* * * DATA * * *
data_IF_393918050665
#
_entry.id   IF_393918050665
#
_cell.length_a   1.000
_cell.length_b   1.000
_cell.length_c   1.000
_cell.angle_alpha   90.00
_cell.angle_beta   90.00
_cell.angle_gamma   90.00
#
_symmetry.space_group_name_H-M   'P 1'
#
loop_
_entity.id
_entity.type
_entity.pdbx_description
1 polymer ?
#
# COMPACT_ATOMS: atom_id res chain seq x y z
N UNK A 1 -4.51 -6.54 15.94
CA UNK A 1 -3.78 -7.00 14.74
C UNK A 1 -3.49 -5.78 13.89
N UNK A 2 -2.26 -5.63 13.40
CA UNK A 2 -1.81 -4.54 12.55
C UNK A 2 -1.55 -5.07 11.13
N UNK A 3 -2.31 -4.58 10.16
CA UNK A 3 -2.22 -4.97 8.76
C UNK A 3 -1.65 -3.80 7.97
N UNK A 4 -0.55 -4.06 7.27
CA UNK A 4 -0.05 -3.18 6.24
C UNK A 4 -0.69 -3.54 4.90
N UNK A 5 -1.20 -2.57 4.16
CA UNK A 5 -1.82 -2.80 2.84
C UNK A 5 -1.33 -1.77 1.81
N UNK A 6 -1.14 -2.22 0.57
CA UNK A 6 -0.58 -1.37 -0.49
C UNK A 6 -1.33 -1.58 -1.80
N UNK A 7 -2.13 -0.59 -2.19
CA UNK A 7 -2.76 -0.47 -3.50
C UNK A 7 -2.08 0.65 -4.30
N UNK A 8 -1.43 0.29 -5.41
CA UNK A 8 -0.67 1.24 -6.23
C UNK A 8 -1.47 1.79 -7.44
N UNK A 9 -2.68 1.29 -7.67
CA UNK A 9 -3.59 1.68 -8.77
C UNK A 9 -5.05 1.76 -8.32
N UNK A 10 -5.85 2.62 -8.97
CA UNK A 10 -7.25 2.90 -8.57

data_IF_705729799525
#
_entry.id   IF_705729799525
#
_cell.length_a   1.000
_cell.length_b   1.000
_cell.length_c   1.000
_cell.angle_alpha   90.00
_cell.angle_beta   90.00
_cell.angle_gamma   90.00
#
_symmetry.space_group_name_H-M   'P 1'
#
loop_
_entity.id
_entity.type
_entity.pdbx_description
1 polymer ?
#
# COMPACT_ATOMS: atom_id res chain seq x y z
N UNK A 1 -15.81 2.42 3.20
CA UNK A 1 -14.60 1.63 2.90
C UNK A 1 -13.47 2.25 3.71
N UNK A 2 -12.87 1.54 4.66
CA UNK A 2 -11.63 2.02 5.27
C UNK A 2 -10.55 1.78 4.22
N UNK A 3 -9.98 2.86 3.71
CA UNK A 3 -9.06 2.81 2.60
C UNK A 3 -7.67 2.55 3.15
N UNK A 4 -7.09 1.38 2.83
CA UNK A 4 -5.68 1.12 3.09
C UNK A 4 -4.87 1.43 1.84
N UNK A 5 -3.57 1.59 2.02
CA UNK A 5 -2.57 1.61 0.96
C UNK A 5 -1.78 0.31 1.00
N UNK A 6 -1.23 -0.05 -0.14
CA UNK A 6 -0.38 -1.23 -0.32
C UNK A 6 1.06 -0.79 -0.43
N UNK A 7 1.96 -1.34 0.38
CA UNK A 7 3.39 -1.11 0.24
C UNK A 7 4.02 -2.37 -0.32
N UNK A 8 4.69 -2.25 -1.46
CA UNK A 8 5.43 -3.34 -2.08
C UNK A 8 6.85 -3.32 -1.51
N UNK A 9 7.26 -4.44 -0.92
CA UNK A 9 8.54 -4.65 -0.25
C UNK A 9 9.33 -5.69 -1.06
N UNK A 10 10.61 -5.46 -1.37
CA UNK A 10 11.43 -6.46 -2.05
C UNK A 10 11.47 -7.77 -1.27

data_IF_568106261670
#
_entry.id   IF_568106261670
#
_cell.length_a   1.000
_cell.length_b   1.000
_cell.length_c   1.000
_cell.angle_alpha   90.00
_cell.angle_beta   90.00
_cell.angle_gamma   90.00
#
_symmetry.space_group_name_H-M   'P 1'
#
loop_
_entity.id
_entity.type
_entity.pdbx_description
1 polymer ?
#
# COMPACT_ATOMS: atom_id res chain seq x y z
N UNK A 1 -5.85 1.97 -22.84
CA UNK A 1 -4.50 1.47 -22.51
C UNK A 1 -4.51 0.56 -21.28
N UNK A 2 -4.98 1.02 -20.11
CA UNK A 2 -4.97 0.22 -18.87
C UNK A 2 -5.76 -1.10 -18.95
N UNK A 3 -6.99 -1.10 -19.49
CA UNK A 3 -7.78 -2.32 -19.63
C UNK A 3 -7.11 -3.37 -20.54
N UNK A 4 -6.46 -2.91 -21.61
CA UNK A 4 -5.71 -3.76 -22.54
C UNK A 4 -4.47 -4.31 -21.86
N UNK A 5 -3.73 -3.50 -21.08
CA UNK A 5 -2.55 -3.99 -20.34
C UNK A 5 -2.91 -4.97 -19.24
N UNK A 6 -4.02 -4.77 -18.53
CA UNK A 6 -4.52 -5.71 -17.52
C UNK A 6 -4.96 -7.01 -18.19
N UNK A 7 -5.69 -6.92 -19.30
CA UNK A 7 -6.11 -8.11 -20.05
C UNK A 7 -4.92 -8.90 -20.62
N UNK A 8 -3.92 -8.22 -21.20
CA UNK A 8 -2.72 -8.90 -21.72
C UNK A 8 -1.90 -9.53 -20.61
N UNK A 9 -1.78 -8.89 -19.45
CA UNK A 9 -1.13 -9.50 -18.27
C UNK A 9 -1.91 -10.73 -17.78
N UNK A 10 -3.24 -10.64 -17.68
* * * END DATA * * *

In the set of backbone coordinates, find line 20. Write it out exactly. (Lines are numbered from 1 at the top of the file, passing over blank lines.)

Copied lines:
# COMPACT_ATOMS: atom_id res chain seq x y z